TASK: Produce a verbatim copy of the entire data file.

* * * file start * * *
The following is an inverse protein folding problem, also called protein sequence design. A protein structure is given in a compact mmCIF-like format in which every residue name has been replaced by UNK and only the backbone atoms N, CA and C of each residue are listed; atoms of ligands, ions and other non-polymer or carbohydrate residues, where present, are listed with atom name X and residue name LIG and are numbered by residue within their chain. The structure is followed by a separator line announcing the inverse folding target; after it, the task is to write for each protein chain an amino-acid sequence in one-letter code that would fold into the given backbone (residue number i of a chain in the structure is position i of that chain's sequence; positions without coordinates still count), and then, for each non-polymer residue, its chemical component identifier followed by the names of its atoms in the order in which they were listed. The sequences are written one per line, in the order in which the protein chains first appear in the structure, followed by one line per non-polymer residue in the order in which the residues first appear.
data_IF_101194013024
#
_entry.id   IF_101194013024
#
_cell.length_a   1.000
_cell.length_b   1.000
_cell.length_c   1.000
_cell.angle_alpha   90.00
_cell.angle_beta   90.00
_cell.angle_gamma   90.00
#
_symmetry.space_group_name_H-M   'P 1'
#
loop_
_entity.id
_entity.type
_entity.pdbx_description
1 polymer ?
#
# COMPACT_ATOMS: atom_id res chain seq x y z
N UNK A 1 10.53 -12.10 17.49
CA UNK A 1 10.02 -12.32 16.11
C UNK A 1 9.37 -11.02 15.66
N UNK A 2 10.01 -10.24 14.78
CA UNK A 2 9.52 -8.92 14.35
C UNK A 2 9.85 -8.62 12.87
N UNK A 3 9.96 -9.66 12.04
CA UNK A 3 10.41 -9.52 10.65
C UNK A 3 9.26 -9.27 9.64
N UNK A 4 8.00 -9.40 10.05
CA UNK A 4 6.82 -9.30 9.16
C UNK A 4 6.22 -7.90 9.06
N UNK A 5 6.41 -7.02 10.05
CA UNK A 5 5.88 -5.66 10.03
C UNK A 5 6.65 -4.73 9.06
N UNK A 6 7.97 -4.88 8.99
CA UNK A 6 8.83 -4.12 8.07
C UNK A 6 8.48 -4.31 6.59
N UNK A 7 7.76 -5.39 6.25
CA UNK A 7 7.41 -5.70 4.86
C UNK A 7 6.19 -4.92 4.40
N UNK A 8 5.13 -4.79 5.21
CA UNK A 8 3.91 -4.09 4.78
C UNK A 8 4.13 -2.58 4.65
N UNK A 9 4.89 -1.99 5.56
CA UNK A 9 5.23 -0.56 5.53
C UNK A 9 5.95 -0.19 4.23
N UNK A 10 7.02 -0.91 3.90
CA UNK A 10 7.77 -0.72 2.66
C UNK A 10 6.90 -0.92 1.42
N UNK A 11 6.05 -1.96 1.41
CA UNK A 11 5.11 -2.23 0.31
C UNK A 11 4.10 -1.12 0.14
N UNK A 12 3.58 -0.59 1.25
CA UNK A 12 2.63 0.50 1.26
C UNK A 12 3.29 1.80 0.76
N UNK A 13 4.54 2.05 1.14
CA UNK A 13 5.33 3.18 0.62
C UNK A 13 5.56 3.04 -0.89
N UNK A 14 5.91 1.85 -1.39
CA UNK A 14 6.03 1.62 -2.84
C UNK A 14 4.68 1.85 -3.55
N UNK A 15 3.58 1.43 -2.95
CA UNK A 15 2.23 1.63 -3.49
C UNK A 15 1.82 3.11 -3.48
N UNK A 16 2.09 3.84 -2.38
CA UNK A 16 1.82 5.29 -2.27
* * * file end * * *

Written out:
The following is an inverse protein folding problem, also called protein sequence design. A protein structure is given in a compact mmCIF-like format in which every residue name has been replaced by UNK and only the backbone atoms N, CA and C of each residue are listed; atoms of ligands, ions and other non-polymer or carbohydrate residues, where present, are listed with atom name X and residue name LIG and are numbered by residue within their chain. The structure is followed by a separator line announcing the inverse folding target; after it, the task is to write for each protein chain an amino-acid sequence in one-letter code that would fold into the given backbone (residue number i of a chain in the structure is position i of that chain's sequence; positions without coordinates still count), and then, for each non-polymer residue, its chemical component identifier followed by the names of its atoms in the order in which they were listed. The sequences are written one per line, in the order in which the protein chains first appear in the structure, followed by one line per non-polymer residue in the order in which the residues first appear.
data_IF_101194013024
#
_entry.id   IF_101194013024
#
_cell.length_a   1.000
_cell.length_b   1.000
_cell.length_c   1.000
_cell.angle_alpha   90.00
_cell.angle_beta   90.00
_cell.angle_gamma   90.00
#
_symmetry.space_group_name_H-M   'P 1'
#
loop_
_entity.id
_entity.type
_entity.pdbx_description
1 polymer ?
#
# COMPACT_ATOMS: atom_id res chain seq x y z
N UNK A 1 10.53 -12.10 17.49
CA UNK A 1 10.02 -12.32 16.11
C UNK A 1 9.37 -11.02 15.66
N UNK A 2 10.01 -10.24 14.78
CA UNK A 2 9.52 -8.92 14.35
C UNK A 2 9.85 -8.62 12.87
N UNK A 3 9.96 -9.66 12.04
CA UNK A 3 10.41 -9.52 10.65
C UNK A 3 9.26 -9.27 9.64
N UNK A 4 8.00 -9.40 10.05
CA UNK A 4 6.82 -9.30 9.16
C UNK A 4 6.22 -7.90 9.06
N UNK A 5 6.41 -7.02 10.05
CA UNK A 5 5.88 -5.66 10.03
C UNK A 5 6.65 -4.73 9.06
N UNK A 6 7.97 -4.88 8.99
CA UNK A 6 8.83 -4.12 8.07
C UNK A 6 8.48 -4.31 6.59
N UNK A 7 7.76 -5.39 6.25
CA UNK A 7 7.41 -5.70 4.86
C UNK A 7 6.19 -4.92 4.40
N UNK A 8 5.13 -4.79 5.21
CA UNK A 8 3.91 -4.09 4.78
C UNK A 8 4.13 -2.58 4.65
N UNK A 9 4.89 -1.99 5.56
CA UNK A 9 5.23 -0.56 5.53
C UNK A 9 5.95 -0.19 4.23
N UNK A 10 7.02 -0.91 3.90
CA UNK A 10 7.77 -0.72 2.66
C UNK A 10 6.90 -0.92 1.42
N UNK A 11 6.05 -1.96 1.41
CA UNK A 11 5.11 -2.23 0.31
C UNK A 11 4.10 -1.12 0.14
N UNK A 12 3.58 -0.59 1.25
CA UNK A 12 2.63 0.50 1.26
C UNK A 12 3.29 1.80 0.76
N UNK A 13 4.54 2.05 1.14
CA UNK A 13 5.33 3.18 0.62
C UNK A 13 5.56 3.04 -0.89
N UNK A 14 5.91 1.85 -1.39
CA UNK A 14 6.03 1.62 -2.84
C UNK A 14 4.68 1.85 -3.55
N UNK A 15 3.58 1.43 -2.95
CA UNK A 15 2.23 1.63 -3.49
C UNK A 15 1.82 3.11 -3.48
N UNK A 16 2.09 3.84 -2.38
CA UNK A 16 1.82 5.29 -2.27